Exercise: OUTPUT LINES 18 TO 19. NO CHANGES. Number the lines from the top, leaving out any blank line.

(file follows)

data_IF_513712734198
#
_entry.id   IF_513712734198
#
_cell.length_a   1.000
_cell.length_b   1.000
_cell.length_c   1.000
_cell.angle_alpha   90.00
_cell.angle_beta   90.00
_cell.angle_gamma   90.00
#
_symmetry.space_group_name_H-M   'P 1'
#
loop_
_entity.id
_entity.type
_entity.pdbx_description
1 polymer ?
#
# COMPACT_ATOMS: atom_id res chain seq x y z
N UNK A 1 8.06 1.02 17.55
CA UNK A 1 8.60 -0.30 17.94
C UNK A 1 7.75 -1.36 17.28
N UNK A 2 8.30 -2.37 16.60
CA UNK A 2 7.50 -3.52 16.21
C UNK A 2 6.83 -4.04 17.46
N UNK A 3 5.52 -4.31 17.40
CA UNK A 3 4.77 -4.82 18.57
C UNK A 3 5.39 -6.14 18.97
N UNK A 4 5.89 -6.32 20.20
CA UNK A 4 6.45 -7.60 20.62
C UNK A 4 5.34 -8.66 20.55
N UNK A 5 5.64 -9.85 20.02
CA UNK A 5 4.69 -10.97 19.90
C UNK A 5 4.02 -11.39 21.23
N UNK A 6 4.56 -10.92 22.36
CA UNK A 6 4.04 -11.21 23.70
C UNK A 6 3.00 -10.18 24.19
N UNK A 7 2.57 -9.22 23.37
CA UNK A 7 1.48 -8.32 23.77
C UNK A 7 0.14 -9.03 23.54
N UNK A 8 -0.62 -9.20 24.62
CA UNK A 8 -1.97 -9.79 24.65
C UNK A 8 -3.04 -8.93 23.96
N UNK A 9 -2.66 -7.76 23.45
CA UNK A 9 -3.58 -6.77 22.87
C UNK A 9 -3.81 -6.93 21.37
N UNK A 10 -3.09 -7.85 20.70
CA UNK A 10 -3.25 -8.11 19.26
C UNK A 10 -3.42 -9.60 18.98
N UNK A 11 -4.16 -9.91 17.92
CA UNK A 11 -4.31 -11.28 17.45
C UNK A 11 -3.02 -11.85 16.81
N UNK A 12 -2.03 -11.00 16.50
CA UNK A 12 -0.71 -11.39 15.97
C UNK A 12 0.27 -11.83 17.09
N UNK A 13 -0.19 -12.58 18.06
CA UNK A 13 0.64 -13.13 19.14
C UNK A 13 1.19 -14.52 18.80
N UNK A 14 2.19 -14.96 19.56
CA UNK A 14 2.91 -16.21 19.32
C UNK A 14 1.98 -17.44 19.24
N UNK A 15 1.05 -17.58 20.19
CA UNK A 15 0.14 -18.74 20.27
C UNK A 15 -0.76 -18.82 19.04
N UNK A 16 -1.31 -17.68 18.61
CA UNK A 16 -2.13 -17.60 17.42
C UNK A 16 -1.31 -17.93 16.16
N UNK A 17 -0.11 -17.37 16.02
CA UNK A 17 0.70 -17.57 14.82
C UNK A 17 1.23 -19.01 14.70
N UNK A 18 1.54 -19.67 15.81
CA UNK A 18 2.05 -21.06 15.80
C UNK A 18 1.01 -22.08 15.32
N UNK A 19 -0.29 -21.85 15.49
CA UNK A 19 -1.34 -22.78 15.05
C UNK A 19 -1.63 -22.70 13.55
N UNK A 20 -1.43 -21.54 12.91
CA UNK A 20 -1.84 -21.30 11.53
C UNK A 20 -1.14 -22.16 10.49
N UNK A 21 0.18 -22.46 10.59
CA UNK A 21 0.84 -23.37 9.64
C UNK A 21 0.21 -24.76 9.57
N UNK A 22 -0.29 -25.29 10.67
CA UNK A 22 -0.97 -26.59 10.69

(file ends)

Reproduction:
1 polymer ?
#